In response to the pet food recall that has affected more than 150 brands and caused the deaths of at least 16 animals, the U.S. Senate voted 94-0 to approve legislation that would establish federal standards for pet food ingredients, processing and labeling.
The food safety amendment (S.1022), which was added to a prescription drug bill that the Senate continues to debate today, would establish fines for companies that do not promptly report contaminated products and order the creation of an “adulterated food registry” system to track compromised items.
If passed, pet food companies would have five days from the time they are notified of a possible food contamination to test the product and determine the validity of the claim. If the company determines the food item is contaminated, it has two days to report the problem to the U.S. Food and Drug Administration (FDA) as well as other parties linked to the product through the food chain.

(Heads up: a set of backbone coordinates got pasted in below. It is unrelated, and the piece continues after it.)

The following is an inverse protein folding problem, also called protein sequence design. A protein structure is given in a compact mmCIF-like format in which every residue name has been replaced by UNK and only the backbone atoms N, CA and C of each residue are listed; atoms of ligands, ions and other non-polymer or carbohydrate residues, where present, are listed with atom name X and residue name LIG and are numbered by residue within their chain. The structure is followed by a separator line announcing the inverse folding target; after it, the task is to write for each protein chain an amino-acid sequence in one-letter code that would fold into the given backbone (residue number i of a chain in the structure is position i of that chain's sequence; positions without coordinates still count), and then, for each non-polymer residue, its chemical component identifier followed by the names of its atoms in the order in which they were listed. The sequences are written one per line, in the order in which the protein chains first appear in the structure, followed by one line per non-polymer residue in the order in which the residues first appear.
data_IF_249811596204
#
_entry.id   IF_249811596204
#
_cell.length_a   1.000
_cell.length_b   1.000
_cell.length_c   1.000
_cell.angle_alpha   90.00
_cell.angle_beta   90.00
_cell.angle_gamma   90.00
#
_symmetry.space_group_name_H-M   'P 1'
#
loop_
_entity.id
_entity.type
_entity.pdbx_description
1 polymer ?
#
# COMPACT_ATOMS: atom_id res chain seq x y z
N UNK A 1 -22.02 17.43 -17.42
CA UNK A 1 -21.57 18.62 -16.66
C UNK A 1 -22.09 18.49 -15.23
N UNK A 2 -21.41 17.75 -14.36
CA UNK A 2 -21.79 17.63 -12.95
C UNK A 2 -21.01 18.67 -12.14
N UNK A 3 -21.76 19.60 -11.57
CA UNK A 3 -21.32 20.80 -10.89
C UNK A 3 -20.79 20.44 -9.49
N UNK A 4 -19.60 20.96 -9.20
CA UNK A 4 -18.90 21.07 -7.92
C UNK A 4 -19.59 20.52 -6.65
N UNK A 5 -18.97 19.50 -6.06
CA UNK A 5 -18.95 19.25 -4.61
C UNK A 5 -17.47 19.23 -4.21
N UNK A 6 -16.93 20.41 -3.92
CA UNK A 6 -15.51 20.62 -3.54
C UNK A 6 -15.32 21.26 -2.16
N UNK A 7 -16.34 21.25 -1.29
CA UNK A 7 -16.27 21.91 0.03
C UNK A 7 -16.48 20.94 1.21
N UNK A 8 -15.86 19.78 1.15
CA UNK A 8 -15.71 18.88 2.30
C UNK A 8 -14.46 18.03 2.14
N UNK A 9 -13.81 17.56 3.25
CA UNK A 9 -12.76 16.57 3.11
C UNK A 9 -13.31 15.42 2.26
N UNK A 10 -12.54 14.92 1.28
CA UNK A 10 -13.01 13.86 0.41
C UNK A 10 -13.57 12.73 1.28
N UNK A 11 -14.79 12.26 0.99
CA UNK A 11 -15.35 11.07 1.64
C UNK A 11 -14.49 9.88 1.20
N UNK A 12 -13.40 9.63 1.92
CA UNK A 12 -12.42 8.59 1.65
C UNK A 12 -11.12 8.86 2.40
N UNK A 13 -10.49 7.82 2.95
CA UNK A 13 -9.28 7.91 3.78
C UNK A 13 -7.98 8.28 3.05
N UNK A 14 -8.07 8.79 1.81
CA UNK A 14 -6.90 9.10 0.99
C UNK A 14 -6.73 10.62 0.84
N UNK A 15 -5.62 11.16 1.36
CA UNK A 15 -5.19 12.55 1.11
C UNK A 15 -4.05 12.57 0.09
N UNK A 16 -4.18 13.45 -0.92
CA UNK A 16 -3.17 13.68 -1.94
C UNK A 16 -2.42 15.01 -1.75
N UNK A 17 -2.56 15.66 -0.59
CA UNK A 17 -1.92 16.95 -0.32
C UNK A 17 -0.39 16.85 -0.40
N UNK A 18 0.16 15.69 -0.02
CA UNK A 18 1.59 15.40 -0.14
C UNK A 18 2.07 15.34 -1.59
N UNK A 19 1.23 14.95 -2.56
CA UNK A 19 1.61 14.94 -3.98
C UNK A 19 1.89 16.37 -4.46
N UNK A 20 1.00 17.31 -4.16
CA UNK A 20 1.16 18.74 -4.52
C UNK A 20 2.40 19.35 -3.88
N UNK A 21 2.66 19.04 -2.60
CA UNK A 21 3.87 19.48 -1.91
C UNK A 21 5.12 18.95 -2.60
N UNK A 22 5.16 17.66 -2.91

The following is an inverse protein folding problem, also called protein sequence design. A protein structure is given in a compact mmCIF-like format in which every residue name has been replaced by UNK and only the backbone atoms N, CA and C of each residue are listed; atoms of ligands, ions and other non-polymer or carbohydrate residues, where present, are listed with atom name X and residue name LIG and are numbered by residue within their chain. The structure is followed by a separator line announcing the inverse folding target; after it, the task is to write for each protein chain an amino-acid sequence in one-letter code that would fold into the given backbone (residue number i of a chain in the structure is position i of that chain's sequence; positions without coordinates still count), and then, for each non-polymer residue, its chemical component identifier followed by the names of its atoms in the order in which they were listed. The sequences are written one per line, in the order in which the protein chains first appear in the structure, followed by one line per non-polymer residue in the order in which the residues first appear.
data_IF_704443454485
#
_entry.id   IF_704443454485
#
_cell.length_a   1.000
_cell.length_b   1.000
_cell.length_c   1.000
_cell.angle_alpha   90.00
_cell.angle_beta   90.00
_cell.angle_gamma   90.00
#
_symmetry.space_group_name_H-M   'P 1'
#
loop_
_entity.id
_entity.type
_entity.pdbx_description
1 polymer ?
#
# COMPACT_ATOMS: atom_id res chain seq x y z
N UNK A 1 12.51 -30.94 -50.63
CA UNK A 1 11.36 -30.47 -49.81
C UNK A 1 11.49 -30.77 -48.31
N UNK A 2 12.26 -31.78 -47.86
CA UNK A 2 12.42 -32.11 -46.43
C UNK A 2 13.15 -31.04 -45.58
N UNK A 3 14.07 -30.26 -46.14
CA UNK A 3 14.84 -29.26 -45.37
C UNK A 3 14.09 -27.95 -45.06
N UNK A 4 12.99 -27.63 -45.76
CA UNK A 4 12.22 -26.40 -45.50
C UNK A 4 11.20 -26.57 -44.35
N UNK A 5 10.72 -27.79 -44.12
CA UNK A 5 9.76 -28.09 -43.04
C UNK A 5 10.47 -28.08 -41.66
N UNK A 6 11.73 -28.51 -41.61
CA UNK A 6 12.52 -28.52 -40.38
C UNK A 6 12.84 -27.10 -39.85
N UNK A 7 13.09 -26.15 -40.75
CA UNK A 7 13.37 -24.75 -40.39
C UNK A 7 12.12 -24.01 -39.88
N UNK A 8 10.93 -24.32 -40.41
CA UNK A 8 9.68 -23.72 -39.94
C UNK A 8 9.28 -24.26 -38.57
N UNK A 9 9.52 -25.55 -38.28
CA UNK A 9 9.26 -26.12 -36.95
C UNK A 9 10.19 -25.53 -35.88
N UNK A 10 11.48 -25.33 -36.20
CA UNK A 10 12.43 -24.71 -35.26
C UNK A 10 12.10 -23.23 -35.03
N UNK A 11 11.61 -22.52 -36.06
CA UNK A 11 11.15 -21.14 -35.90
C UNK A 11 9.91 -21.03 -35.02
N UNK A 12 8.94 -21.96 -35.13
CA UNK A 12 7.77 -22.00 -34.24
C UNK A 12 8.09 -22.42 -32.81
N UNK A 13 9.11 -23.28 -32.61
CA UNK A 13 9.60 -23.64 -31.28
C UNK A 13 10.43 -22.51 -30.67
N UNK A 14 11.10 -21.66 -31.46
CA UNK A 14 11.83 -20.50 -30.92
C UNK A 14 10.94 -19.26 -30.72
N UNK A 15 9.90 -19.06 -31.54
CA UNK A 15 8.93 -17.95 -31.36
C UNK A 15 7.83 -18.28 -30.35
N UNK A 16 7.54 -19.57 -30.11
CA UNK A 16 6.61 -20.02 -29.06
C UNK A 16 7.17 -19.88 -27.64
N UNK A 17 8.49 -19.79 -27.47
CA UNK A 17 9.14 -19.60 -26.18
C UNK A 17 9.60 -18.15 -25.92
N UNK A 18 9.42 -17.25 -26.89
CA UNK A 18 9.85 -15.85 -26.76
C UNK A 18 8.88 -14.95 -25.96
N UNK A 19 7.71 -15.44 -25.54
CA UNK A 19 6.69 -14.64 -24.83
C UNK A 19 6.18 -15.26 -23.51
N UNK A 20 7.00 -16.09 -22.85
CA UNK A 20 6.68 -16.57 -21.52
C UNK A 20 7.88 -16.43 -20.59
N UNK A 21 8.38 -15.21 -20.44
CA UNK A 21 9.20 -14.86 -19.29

The labeling and production standards would be developed by the Secretary of Health and Human Services in consultation with the Association of American Feed Control Officials, veterinarians, pet food manufacturers and animal health organizations.
The amendment was introduced by Sen. Dick Durbin (D-Ill.) who last month prompted a Senate hearing on the pet food recall to question both the FDA and pet industry representatives.
Durbin introduced separate legislation that would give the FDA mandatory pet food recall power, but that bill (S.654) and its corresponding house bill (H.R. 1148) are still pending.
So far, the FDA has confirmed the deaths of 16 dogs and cats that had eaten the contaminated food. However, the deaths of another 1,950 cats and 2,200 dogs also have been reported, the FDA says, but none of the cases are confirmed as being caused by, or linked to, the recalled pet food.